While most people were celebrating the ushering in of a new year and a new decade when the clock struck midnight on January 1, 2020 at this moment in time also assured in a whole host of new laws in the state of Georgia for 2020 – laws you’ll want to be aware of going forward.
Governor Brian Kemp signed more than 300+ bills into laws throughout 2019 and many of them took effect as soon 2020 started. Others have very specific “trigger dates” throughout the year that you’ll want to be aware of, too.
Changes to Child Abuse Registry
Previous to 2020 individuals that had been convicted of child abuse in the state of Georgia were required to submit their information to the statewide child abuse registry if they were 13 years of age or older.
The state government has decided that punishing children between the ages of 13 and 17 with this kind of registration may be unfair and have made changes to this criminal registry.
Now, individuals convicted of child abuse in the state of Georgia 18 years of age or older are going to have to register. Those convicted of child abuse in the state younger than 18 years of age do not have to register any longer.
Heartbeat Bill Outlaws Abortions After a Heartbeat is Present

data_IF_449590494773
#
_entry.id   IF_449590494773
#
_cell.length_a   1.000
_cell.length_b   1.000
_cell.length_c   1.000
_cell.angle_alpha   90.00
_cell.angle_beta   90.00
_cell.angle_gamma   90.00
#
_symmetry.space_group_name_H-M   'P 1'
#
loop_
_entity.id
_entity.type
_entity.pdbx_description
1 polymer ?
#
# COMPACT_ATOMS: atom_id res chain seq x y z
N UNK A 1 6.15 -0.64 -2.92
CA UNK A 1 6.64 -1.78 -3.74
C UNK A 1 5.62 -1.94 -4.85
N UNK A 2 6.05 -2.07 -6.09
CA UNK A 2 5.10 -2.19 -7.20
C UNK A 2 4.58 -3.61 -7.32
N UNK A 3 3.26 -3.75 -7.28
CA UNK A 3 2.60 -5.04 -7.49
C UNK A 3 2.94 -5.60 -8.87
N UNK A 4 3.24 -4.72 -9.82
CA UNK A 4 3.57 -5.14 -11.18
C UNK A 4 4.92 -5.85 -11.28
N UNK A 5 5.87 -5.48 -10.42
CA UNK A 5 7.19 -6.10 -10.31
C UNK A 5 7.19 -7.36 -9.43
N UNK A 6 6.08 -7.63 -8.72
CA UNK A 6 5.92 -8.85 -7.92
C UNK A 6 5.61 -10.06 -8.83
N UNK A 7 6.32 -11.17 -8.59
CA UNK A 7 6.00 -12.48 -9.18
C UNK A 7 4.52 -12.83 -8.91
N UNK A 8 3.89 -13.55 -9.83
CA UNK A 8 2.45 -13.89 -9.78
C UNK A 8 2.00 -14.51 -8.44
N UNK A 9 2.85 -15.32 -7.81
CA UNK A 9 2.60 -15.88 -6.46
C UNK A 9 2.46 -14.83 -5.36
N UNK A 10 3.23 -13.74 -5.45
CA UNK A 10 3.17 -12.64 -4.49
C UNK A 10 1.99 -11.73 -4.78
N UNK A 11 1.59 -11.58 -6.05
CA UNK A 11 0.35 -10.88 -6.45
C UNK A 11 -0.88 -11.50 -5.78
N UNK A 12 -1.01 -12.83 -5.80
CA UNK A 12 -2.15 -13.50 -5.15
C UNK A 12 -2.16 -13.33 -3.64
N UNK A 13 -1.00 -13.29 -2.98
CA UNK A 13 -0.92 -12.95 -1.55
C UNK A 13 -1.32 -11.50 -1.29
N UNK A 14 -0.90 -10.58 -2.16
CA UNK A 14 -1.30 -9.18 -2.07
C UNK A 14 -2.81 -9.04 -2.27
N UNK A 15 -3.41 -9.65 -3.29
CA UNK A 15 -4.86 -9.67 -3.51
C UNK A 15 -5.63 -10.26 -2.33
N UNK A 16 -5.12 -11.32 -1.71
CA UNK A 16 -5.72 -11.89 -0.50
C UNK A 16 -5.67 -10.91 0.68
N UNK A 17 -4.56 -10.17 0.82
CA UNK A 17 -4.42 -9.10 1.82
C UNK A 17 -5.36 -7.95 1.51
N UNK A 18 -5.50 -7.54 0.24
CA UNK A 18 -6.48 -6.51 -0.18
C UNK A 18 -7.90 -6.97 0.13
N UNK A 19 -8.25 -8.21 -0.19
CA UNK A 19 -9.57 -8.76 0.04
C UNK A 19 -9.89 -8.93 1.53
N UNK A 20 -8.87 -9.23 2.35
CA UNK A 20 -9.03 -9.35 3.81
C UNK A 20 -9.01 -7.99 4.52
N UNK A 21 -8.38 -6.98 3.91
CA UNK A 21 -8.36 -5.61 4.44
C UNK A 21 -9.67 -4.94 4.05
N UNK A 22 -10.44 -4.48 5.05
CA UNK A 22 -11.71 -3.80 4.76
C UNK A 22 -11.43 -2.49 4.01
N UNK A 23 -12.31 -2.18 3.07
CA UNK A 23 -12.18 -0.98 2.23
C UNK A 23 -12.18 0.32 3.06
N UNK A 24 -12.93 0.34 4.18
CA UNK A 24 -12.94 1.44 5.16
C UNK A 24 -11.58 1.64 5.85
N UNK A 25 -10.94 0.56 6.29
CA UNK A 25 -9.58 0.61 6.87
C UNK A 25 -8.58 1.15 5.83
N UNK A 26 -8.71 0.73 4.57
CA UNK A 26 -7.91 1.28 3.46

Going into effect on January 1, 2020 at the stroke of midnight is the Georgia Heartbeat Bill, a law that prohibits the abortions of any fetus after a heartbeat has been detected by a medical professional.
The bill has already been signed into law and technically went into effect a single second after midnight on the first, but it has been functionally put into a bit of a holding pattern as a number of courts are looking at whether or not this law is constitutionally legal.
The fight is expected to be protracted and will have a huge impact not only in the state of Georgia but should also have a major impact on similar bills regarding abortion that are passed in neighboring states as well as throughout the US in general.
It isn’t unreasonable to assume that regardless of how the state courts rule on this law that it eventually finds itself in front of the Supreme Court of the United States of America.
Stronger Anti-Gang Laws
Some of the strongest new laws for 2020 are specifically designed at toughening the already tough anti-gang laws that the state of Georgia has on their books.
Law enforcement agencies are going to be able to work across county lines when working on gang related cases, and that’s just one of the new changes to these laws. Individuals that are charged with gang-related laws can face up to 20 years in prison when they are convicted, but 20/20 also adds the death penalty to individuals that are charged and convicted of gang-related murders in the state.
Combine that with new legislation designed specifically to more effectively seize property used by gangs as well as any other individual convicted under new anti-gang legislation and these are probably the largest changes to the laws in the state of Georgia in 2020.